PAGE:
The Government is finally expected to unveil a fuel poverty package tomorrow but without a windfall tax on energy companies' profits.
More than 10 million households are expected to be offered help to cut fuel bills through measures such as loft insulation, a new boiler and double glazing.
The scheme is expected to provide the poorest customers with better home insulation and help in finding the best gas and electricity tariffs, according to the BBC.
It is understood that the energy companies will also make increased contributions to the Government's carbon emissions reduction targets scheme.
The move comes after trade unions and campaigners called for a windfall tax on the energy companies' profits.
But Chancellor Alistair Darling cautioned yesterday against a windfall tax, saying that the Government's ambitions to invest in green energy and alternatives to oil and gas depended on "continuous investment over many years" from the power companies.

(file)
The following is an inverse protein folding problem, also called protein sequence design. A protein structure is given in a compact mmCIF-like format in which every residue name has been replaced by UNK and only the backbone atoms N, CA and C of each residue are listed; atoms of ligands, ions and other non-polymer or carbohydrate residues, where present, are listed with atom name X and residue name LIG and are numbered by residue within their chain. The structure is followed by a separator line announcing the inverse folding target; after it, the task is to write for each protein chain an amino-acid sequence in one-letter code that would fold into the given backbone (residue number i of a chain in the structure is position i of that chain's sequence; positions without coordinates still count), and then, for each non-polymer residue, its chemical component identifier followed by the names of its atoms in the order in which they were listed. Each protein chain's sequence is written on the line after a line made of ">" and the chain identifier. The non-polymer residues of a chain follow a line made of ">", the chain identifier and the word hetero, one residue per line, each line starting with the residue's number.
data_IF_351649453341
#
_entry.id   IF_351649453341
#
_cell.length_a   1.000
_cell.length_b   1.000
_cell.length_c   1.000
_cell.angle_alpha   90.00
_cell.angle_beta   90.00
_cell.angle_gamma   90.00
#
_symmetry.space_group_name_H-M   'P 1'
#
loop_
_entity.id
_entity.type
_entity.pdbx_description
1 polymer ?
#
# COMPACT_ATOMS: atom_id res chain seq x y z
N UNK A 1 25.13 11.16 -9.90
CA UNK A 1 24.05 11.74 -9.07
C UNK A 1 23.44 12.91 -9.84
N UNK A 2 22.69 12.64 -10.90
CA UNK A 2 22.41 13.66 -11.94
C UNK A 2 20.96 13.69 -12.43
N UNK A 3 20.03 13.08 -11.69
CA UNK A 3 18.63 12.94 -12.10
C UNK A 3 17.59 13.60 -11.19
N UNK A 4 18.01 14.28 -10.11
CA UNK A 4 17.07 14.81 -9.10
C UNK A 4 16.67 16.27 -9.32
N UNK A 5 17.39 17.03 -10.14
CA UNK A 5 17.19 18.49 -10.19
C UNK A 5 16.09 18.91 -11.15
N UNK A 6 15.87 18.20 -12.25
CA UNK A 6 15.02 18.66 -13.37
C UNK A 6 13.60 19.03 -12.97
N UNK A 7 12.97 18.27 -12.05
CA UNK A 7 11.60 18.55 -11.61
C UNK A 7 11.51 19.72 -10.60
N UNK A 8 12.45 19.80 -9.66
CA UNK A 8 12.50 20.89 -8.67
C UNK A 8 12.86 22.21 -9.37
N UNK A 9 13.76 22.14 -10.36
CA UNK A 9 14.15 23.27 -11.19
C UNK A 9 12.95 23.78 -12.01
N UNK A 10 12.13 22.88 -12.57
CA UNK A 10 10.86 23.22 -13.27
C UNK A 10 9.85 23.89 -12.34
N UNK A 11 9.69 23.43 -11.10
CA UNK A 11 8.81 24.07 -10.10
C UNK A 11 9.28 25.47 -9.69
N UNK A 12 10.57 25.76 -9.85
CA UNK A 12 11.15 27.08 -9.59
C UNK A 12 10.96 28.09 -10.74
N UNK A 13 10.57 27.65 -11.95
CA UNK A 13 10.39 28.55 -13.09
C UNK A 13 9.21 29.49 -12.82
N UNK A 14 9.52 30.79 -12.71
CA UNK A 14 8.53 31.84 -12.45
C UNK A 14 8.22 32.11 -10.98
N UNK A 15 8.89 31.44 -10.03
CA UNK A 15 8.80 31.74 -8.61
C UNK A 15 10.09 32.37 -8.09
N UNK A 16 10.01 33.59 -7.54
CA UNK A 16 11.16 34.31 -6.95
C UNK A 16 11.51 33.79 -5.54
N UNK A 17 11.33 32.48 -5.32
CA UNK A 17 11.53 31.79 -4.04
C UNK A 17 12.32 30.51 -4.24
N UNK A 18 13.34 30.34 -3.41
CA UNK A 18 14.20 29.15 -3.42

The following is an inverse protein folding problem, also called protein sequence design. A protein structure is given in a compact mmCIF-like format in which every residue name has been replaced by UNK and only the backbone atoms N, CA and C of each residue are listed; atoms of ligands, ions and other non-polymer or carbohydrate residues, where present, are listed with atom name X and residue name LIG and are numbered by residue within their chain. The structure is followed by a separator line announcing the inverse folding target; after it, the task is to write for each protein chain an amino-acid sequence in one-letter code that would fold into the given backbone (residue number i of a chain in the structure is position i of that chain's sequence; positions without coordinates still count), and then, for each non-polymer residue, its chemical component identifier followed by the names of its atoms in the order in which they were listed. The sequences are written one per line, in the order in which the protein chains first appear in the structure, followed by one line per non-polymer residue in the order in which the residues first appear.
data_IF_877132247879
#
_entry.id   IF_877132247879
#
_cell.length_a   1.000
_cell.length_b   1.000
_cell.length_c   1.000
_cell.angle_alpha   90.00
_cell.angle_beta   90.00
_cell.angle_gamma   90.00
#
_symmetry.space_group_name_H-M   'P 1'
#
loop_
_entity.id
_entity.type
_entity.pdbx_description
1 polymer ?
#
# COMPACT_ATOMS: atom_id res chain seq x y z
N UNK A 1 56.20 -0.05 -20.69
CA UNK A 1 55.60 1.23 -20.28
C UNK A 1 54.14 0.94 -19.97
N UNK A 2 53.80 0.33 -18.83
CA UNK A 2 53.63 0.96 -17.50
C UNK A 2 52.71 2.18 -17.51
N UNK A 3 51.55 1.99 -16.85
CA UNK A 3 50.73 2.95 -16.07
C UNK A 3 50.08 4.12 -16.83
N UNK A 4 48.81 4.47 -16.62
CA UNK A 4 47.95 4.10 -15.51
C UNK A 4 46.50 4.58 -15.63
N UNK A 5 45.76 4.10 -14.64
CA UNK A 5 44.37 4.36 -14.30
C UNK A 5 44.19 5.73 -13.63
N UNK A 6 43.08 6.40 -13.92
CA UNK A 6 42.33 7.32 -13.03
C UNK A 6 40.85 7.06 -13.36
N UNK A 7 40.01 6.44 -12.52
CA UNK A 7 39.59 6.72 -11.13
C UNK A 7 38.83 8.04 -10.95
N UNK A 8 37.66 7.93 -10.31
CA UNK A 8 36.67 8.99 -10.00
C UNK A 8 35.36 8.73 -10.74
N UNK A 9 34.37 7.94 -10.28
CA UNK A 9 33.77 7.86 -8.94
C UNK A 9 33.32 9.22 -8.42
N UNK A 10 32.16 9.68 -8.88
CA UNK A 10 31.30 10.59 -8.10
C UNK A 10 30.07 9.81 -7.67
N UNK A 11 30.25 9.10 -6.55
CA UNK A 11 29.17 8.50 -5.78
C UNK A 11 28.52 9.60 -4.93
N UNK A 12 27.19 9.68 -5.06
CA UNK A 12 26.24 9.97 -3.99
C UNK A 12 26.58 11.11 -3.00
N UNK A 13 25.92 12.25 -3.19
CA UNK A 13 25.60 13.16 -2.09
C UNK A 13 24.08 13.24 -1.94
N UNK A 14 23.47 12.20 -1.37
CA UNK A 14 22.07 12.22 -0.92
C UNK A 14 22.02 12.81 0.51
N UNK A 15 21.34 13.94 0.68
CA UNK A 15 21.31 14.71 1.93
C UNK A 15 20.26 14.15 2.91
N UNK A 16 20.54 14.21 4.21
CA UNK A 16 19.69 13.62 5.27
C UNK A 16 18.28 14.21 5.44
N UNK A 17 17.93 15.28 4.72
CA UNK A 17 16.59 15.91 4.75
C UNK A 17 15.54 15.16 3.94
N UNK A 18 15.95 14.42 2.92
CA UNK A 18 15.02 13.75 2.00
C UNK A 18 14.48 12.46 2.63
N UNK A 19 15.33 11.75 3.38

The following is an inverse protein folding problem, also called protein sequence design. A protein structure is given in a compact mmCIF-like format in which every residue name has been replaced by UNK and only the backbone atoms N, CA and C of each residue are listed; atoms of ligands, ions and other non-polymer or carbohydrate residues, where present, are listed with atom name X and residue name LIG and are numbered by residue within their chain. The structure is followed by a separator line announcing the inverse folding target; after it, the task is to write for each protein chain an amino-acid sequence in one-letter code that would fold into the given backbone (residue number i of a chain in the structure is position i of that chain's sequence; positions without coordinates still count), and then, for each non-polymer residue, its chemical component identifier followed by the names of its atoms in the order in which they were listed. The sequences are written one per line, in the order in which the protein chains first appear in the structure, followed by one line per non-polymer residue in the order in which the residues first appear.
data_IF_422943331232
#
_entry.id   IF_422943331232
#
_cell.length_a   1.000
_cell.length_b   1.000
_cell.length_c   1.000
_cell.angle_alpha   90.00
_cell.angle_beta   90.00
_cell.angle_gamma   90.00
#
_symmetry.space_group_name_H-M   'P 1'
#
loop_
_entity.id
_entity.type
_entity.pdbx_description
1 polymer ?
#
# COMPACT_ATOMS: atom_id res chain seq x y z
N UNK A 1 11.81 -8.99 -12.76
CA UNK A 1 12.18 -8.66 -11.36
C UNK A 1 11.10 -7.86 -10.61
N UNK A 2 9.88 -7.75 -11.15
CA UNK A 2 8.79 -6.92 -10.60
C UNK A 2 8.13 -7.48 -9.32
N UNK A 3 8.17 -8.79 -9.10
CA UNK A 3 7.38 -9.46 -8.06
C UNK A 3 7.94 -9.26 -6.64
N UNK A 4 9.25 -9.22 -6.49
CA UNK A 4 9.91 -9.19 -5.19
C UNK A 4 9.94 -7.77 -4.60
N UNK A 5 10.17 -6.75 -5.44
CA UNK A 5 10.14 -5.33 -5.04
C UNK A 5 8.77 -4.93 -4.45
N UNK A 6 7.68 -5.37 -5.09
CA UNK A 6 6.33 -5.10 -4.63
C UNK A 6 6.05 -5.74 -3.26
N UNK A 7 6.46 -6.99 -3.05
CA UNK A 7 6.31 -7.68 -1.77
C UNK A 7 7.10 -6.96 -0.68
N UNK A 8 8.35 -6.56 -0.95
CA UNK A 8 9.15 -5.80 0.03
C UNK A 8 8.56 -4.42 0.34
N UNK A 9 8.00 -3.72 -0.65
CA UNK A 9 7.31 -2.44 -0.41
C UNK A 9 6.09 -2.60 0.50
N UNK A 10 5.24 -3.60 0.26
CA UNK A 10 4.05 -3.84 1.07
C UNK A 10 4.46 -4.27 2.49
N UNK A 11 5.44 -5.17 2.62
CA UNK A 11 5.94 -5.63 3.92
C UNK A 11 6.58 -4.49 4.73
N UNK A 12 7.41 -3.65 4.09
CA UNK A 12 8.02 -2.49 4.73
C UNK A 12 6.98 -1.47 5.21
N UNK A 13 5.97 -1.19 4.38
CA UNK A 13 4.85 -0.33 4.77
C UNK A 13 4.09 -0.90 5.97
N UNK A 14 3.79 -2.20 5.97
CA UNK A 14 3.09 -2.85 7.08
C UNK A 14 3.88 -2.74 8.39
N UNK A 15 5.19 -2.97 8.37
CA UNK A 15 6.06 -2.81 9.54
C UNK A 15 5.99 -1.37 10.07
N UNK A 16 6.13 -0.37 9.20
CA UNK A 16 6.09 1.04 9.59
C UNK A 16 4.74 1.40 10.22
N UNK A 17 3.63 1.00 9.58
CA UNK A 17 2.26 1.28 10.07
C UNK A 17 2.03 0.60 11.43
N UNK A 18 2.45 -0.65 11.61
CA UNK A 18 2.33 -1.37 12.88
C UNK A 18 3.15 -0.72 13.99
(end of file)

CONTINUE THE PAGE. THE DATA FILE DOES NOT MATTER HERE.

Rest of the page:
He said: "We have to strike a balance between long-term investment and helping people, particularly people really feeling the squeeze as a result of gas and electricity prices."
Union leaders have been calling for the Government to impose a windfall tax on energy companies amid warnings that the poor and elderly faced a choice of "eating or heating" this winter.
The TUC Congress has also pressed for utilities to be taken back into public ownership.